• 2000-09-21
The Latvian Parliament's failure last week to appoint ex-Finance Minister Edmunds Krastins, one of the main figures in the powerful People's Party, to the influential post of head of the finance and capital markets commission should be considered a sign of deeper conflicts within the ruling coalition.

Although the ruling coalition's big guys - the People's Party and Latvia's Way - have reached an agreement regarding the nomination, (sources say, incidentally, that it was agreed to before the forming of the current government, dividing the two new jobs - head of the finance and capital markets commission to Krastins and yet-to-be-formed unified registry of services to a representative from Latvia's Way), the Fatherland and Freedom party was left with nothing this time.

Another obstacle to Krastins' way to this high-profile job is his antagonism with the mayor of Ventspils, Aivars Lembergs. As the then-finance minister he refused to guarantee the loan for Ventspils port, he once again took sides with his party boss Andris Skele, whose bad relationship with the Ventspils group is widely known. And Fatherland's MPs, which allegedly have bragged around Parliament saying they have had another payday Sept. 14, are known as Ventspils' faithful supporters. One doesn't need even Skele's inspired quote of a "political family with a foster father down in Ventspils swamps." It is easy enough to trace Fatherland votes that collide with their political theoretical opponents from the opposition - the Social Democrats - in issues important to their "foster father." Fatherland's squashing of plans to privatize electricity utility Latvenergo jumps to mind.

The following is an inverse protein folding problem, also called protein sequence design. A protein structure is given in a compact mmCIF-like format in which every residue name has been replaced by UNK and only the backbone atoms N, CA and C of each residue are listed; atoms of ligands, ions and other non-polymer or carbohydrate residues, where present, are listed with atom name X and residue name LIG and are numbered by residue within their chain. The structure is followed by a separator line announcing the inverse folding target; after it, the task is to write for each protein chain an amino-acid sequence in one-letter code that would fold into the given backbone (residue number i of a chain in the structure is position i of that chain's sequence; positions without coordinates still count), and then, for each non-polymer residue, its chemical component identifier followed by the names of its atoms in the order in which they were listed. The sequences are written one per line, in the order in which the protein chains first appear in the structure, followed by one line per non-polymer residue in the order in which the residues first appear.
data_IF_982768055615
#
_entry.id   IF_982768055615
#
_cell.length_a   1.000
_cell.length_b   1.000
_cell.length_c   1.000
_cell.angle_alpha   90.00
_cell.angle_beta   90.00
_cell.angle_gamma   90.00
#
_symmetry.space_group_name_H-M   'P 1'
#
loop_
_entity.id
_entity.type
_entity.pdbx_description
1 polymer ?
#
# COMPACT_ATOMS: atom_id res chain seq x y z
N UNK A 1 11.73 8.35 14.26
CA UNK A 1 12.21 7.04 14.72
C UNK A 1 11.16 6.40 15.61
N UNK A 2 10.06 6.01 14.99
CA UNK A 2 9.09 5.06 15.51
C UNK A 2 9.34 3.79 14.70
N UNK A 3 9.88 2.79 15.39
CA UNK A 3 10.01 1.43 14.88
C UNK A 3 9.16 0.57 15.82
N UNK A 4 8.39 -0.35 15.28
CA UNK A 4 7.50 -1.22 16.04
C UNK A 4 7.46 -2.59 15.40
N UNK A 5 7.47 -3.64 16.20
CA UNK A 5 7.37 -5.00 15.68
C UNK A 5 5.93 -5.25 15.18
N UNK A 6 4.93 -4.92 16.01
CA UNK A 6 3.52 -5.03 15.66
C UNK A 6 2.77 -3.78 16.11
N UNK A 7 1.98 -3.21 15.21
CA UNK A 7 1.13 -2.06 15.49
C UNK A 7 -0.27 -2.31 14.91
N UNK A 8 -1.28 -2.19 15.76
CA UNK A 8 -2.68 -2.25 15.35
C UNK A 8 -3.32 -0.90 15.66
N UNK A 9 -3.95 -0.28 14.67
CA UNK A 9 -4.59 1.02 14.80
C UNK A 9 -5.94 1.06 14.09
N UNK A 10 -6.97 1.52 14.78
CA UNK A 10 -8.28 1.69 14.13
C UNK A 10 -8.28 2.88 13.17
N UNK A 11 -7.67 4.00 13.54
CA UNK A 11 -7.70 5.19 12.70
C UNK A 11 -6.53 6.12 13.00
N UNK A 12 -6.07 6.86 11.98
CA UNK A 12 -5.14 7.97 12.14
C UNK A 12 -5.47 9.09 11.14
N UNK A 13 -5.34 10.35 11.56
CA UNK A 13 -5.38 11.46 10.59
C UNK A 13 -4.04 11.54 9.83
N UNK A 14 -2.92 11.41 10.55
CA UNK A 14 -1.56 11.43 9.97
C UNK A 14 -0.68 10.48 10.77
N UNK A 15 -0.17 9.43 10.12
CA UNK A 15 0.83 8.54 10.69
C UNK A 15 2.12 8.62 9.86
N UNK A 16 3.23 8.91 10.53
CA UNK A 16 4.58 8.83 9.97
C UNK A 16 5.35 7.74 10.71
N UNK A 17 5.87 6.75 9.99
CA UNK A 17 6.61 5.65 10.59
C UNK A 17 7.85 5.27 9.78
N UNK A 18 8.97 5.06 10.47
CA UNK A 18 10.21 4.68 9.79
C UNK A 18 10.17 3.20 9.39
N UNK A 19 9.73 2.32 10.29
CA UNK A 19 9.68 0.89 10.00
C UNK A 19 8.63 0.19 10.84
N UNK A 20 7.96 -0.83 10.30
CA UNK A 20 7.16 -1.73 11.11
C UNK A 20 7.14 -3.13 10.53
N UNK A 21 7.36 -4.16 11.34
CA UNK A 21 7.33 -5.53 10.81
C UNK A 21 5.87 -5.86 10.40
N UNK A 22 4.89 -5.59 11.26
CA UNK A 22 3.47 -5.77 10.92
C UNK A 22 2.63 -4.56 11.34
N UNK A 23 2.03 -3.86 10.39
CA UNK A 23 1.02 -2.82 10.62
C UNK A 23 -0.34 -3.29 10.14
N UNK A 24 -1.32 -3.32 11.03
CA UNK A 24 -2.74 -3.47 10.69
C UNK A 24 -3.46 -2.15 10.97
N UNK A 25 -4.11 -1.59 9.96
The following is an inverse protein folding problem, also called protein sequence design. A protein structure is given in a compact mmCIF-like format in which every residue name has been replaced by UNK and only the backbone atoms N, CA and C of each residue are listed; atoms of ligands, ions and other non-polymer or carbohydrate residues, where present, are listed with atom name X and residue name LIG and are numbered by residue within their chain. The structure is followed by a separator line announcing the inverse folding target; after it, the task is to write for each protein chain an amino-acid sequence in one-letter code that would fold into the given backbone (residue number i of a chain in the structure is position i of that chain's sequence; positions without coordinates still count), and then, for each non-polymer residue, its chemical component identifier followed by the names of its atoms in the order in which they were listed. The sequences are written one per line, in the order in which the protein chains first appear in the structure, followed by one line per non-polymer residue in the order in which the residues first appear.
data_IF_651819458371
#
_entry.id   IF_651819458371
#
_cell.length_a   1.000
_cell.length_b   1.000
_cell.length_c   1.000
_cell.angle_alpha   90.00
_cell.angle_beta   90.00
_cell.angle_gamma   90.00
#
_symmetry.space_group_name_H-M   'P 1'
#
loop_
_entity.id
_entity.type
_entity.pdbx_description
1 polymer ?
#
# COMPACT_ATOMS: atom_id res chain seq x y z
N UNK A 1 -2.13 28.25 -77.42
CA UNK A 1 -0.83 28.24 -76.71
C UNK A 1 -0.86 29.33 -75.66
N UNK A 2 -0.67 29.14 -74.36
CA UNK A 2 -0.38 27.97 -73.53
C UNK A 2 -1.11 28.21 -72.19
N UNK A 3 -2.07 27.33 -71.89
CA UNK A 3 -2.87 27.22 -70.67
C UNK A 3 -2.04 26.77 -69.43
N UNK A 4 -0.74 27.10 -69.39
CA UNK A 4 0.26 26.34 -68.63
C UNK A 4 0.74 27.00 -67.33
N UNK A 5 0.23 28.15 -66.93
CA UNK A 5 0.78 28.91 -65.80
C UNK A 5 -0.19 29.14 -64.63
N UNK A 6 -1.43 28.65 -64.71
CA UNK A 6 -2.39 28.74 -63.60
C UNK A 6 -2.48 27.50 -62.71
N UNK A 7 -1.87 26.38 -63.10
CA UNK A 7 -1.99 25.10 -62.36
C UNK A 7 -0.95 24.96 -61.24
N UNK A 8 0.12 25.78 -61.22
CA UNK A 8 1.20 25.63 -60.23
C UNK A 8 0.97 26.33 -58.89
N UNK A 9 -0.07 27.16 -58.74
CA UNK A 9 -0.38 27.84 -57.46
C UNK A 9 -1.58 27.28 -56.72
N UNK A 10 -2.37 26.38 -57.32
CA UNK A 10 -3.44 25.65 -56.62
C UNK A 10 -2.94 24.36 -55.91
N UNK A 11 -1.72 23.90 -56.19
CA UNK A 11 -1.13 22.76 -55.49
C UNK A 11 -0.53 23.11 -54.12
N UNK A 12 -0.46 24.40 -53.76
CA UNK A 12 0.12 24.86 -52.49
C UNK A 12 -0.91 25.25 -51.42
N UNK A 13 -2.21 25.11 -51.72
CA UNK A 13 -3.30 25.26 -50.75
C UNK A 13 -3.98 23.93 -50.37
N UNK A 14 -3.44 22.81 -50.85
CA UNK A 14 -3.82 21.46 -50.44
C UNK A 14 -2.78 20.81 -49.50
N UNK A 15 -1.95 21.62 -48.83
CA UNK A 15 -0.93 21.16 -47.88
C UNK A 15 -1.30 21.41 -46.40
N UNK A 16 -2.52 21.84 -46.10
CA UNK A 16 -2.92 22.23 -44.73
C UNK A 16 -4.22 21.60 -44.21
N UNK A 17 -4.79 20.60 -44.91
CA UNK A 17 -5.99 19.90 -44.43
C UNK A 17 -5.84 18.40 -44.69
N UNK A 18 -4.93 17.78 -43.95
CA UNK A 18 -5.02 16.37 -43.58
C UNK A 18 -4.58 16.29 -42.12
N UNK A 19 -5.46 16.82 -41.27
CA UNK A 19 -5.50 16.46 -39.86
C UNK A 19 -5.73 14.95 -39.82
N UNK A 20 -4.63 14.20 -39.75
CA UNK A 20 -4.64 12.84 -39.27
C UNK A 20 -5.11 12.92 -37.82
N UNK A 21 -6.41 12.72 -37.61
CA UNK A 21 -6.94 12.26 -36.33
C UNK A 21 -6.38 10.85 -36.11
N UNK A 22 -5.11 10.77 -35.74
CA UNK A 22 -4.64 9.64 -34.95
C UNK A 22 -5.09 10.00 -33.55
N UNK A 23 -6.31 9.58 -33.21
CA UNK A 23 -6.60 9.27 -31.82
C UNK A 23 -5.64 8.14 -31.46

Although Krastins has declared that he is free and able to distance himself from the influences of his party, he still might have a conflict of interest. It was not long ago when Krastins as finance minister was accused of lobbying his former employer, Latvijas Unibanka, for a tender held by the Finance Ministry over civil servants' payment cards. Other banks, left out of the list, protested the FM decision and alleged Krastins' eventual conflict of interest.

So, in Latvia's complicated political environment (some would say corrupt political environment) the ex-minister of finance might not be the most appropriate candidate to be given the task of gathering sensitive financial information.

Perhaps the political parties will show some reason and find a compromise. Otherwise, if such clashes within the ruling coalition continue, Latvia faces political instability that will be deepened further by upcoming municipal elections.